Research Topics

Active: since 2018

architectureNowadays, end users who want to personalize their Internet of Things (IoT) ecosystem can take advantage of visual programming platforms such as IFTTT or Zapier. In such End-User Development (EUD) platforms, users can program the joint behavior of their devices and online services by defining trigger-action rules such as “if the Nest camera in the kitchen detects a movement,then send me a Telegram message.”  Trigger-action programming is, however, a complex task for non-programmers, and errors made during the composition of rules may lead to unpredictable behaviors and security issues, e.g., a lamp that is continuously flashing or a door thatis unexpectedly unlocked. As a consequence, one of the most important and urgent challenges in this context is the need to avoid possible conflicts and to assess the correctness of trigger-action rules. For this purpose, we introduce EUDebug, a system that enables end users to debug their trigger-action rules.

The goal of EUDebug is to properly warn users when they are defining any troublesome or potentially dangerous behavior, according to two strategies:

  1. by assisting them in identifying ruleconflicts, and
  2. by helping them foresee the run-time behaviorof their rules through step-by-step simulation.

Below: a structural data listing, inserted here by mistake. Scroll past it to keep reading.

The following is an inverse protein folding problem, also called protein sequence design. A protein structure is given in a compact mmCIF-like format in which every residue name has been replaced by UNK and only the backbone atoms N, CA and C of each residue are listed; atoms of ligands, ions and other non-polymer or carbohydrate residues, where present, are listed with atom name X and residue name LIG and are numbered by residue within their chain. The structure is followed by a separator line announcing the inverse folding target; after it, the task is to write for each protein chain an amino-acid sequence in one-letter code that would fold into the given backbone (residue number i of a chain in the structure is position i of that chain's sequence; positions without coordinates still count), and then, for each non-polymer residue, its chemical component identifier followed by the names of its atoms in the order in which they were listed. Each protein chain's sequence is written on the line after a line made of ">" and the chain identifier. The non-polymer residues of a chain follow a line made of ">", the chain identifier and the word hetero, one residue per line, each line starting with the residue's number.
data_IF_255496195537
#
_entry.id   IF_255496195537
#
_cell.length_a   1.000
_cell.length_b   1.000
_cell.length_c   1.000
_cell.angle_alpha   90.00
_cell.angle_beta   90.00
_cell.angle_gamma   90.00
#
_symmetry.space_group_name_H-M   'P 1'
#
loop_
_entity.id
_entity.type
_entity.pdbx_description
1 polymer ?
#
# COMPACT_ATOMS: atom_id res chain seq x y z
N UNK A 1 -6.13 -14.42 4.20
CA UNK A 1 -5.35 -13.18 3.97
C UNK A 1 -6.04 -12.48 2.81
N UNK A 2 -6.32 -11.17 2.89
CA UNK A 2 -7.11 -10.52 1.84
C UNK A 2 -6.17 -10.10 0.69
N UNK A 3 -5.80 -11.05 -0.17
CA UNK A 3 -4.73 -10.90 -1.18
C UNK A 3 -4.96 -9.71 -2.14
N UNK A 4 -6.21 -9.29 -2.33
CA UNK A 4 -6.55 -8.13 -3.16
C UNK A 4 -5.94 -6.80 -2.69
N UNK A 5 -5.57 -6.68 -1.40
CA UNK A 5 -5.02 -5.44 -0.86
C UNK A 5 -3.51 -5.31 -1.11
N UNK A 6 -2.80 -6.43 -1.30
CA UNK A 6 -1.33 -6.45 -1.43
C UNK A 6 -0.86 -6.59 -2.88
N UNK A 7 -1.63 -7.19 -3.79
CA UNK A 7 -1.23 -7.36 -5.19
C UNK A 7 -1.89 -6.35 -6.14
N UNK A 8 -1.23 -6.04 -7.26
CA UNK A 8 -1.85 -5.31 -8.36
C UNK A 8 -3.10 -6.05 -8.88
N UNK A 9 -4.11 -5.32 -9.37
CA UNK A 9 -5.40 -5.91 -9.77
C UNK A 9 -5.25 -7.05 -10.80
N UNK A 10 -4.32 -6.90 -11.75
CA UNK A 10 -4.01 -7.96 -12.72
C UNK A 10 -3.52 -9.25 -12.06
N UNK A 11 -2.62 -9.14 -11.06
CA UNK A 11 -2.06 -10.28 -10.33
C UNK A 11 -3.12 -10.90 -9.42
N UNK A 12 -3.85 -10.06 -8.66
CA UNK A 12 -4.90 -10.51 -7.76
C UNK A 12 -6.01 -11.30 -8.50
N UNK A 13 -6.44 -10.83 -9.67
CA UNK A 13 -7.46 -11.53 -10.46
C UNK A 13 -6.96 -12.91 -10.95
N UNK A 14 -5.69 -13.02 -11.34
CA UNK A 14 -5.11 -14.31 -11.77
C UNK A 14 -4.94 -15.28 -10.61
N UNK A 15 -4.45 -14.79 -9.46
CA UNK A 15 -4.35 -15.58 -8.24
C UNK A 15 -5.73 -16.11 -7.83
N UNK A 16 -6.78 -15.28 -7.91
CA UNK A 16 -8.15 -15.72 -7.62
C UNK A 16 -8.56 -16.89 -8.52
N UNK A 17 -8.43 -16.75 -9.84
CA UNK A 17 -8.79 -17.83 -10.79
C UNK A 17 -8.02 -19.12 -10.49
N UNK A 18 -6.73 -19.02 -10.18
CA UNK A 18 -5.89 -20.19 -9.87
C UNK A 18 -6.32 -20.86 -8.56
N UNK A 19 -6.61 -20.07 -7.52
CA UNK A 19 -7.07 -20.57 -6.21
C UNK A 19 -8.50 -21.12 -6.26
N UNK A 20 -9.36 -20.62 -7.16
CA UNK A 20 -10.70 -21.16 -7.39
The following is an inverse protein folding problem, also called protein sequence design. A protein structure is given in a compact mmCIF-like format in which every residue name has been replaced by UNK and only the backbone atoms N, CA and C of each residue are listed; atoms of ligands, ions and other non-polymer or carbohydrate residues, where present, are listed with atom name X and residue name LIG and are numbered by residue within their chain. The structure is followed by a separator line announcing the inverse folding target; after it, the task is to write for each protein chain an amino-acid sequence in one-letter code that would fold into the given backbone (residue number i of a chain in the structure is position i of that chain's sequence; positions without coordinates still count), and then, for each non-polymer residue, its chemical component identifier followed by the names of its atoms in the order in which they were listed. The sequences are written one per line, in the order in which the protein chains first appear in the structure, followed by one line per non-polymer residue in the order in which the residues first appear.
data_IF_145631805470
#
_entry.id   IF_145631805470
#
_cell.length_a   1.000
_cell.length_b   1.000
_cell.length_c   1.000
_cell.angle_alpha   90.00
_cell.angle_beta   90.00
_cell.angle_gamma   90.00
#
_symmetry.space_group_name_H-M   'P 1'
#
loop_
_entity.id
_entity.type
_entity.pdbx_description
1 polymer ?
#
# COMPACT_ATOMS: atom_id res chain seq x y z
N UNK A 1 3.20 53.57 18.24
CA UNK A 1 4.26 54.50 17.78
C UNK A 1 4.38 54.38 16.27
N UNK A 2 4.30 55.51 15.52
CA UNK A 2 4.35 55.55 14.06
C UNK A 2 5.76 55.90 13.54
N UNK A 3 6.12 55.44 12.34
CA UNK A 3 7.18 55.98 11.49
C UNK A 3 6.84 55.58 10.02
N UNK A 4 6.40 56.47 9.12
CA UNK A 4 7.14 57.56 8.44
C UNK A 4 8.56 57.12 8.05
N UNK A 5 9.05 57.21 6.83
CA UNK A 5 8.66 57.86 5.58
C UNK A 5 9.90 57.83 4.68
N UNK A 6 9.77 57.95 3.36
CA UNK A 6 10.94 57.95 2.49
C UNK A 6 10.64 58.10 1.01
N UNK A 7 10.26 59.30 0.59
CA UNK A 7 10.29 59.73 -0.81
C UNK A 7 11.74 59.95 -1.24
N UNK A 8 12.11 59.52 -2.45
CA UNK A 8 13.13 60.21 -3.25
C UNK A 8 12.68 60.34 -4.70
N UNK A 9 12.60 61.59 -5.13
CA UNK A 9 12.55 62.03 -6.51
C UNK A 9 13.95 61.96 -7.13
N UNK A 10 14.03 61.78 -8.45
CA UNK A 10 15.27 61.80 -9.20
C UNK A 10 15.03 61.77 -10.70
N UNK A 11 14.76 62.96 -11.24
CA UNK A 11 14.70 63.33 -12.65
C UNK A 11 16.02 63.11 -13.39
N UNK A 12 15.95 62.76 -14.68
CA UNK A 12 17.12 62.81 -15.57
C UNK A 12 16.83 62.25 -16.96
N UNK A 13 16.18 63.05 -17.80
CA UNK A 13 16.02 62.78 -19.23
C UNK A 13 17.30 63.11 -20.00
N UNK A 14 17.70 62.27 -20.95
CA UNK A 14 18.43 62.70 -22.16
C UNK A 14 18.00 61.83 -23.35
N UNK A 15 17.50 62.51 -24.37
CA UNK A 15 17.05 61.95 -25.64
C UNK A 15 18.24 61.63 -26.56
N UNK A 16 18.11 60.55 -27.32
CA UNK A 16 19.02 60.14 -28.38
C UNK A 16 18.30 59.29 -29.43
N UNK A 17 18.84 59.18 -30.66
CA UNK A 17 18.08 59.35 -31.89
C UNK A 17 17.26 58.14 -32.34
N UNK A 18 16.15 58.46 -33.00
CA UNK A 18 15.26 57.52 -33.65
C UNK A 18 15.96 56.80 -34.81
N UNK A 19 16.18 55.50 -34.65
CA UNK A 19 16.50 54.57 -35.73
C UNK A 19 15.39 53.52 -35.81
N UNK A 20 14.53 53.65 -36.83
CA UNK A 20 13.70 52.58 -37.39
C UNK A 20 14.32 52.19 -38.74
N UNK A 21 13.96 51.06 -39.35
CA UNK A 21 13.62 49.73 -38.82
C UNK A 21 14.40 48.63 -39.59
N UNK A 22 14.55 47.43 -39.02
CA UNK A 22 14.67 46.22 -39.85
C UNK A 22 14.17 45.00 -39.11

The figure below shows a sample usage scenario.

overview

  1. The user composes a new trigger-action rule in a web-based application modeled after IFTTT (e.g., “if the security camera in the office is armed, then unlock the door”). As the user is composing the rule, EUDebug employs a novel hybrid Semantic Colored Petri Net to model, check, and simulate the rule with respect to previously defined trigger-action rules.
  2. When the rule composition is completed, EUDebug highlights possible problems that the rule may generate, by providing a short explanation to the user.
  3. If needed, the user can further inspect and understand the problems by asking EUDebug to perform and show a step-by-step simulation of the problematic rules.
  4. Finally, the user can edit the composed rule or decide to ignore the highlighted problems, thus saving the rule in the current format.

Thanks to the Semantic Colored Petri Net, EUDebug is able to detect problems in rules that involve different types of devices but with similar functions. The adopted semantic representation is EUPont, a high-level semantic model for EUD in the IoT. It allows the net to reason about the final goal of each object (e.g., illumination, messaging, ...) to detect and show problems like loops, inconsistencies, and redundancies. 

Check out the following papers for additional details.


Publications